How to avoid problems with Botox, such as eyelid drooping.

This a questions someone asked me regarding botox:

Botox / Dysport can help with wrinkles in between your eyes or glabella, forehead wrinkles, crows feet, eye wrinkles, bunny lines, chin dimpling, lip lines, lower eyelid wrinkles, gummy smile, neck banding, etc.  In terms of safety, there are a lot of ways to make botox safe and avoid complications. Botox can be done in a safe way to avoid problems.  First off, diluting the botox with less solution can go a long way.  I typically use only 2cc of botox where some other physicians use up to 4 cc of saline.  When you use more saline, you end up needing more volume for the same number of units.  What this means is that the more volume you use the more the botox will be spread out.  When the botox is spread out, it can affect other muscles around the area and cause unwanted effects.  In your specific question, having droopy eyelids can occure when the botox reaches the muscle that lifts up your eyelid.  With a smaller volume with the same amount of botox, the botox is less likely to reach that muscle.  Also to avoid reaching that muscle its important to stay away from the eye or the orbital part of the eye.  As you inject botox as it approaches the middle part of the eyebrow you need to move the injections further away from the eye.  Knowing where to inject makes a big difference as well.  For the forehead, you don’t want to inject the botox too low.  When you inject too low it can lead to your eyebrows descending as well.  I usually try to stay at least superior to the halfway point in terms of the height of the forehead.  Consulting a person specializing in the face is always an important thing to consider.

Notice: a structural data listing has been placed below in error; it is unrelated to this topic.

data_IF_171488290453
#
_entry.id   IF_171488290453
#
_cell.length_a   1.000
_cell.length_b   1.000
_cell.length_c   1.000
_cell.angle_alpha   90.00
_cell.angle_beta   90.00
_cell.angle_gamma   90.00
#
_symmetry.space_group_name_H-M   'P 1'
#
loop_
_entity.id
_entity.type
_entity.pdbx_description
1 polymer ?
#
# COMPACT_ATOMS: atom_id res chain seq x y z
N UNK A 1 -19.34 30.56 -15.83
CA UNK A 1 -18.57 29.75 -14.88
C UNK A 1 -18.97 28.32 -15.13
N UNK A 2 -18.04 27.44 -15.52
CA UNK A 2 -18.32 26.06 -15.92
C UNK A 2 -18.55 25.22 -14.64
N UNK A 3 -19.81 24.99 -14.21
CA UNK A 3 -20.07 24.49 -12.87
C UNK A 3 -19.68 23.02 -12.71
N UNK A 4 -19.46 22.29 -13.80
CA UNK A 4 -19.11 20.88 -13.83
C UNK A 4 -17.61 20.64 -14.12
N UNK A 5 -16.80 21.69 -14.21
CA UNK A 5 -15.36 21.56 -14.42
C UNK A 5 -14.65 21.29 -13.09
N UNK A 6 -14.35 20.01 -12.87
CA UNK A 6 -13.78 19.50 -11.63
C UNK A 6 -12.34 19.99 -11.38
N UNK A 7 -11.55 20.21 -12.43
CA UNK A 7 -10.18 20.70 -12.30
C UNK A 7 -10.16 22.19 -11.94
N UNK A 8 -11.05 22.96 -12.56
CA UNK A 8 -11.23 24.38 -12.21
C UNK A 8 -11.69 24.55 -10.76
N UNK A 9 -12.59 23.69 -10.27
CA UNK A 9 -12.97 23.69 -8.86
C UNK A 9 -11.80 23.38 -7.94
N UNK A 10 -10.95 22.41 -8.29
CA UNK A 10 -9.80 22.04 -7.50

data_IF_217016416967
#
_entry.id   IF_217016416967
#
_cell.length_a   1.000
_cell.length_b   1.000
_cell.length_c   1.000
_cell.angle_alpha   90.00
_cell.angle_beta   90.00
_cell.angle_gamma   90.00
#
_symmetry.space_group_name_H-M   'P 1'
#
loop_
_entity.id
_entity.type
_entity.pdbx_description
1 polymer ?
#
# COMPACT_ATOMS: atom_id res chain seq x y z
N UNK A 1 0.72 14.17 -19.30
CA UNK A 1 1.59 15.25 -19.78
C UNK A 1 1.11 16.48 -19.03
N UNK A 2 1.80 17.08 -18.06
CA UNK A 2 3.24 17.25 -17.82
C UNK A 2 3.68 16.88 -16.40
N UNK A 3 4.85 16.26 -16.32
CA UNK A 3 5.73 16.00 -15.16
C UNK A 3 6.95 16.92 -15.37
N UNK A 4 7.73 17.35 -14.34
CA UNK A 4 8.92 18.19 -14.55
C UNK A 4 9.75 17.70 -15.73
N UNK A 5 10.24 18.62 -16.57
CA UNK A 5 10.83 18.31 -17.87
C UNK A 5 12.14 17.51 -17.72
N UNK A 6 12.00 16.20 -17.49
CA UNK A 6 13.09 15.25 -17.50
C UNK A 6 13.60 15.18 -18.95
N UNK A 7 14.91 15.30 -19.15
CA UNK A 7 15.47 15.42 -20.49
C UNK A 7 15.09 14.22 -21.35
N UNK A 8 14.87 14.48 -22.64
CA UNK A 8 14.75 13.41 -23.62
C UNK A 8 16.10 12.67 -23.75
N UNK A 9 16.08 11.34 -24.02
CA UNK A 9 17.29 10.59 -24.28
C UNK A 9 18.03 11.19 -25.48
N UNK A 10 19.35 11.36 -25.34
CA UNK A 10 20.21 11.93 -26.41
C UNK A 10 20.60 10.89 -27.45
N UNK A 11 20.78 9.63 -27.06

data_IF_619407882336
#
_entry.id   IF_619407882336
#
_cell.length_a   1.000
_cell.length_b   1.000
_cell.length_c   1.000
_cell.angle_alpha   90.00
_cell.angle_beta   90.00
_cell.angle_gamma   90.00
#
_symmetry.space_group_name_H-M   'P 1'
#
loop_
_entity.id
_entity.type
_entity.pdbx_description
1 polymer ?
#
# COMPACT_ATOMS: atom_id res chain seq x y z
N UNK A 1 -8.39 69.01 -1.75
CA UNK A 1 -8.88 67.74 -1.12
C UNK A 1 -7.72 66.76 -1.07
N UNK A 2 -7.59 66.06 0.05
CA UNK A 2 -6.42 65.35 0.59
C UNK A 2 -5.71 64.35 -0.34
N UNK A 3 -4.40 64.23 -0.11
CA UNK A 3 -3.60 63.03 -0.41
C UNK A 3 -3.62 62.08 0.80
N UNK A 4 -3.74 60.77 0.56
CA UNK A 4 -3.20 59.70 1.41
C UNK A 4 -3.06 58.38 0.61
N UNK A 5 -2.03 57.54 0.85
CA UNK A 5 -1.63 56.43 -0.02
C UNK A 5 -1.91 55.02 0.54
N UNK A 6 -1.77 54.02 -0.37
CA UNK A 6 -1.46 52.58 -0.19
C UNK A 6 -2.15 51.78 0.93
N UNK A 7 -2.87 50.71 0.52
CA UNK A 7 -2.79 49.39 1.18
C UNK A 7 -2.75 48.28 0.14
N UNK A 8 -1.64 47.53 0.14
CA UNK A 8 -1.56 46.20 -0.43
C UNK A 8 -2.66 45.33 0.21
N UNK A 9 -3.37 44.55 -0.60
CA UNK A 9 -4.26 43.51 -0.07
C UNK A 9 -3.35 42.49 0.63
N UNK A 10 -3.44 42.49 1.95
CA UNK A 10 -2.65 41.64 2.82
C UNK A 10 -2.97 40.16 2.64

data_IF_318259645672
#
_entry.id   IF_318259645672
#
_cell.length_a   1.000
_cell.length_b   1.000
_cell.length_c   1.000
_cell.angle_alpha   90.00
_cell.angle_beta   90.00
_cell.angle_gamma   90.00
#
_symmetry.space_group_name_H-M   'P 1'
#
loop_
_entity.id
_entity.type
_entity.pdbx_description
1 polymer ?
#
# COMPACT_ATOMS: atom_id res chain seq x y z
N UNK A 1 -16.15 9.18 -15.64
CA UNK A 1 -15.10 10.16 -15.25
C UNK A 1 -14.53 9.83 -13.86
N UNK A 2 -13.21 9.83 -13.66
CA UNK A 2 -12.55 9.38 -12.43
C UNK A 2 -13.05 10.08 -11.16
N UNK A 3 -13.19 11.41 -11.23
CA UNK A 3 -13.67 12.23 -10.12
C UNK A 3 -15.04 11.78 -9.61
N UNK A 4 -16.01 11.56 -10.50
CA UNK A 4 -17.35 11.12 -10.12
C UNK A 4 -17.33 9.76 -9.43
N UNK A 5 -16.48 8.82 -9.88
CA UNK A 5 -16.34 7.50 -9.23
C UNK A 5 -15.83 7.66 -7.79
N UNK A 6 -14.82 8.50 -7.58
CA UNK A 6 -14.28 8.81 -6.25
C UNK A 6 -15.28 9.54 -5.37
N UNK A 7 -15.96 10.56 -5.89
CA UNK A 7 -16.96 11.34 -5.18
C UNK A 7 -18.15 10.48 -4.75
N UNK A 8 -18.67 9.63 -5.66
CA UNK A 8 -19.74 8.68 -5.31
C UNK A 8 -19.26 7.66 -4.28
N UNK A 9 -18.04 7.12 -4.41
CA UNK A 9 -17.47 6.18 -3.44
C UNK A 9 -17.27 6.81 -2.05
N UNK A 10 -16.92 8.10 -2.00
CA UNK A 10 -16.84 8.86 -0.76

Dr Young is located in Bellevue near Seattle, Washington

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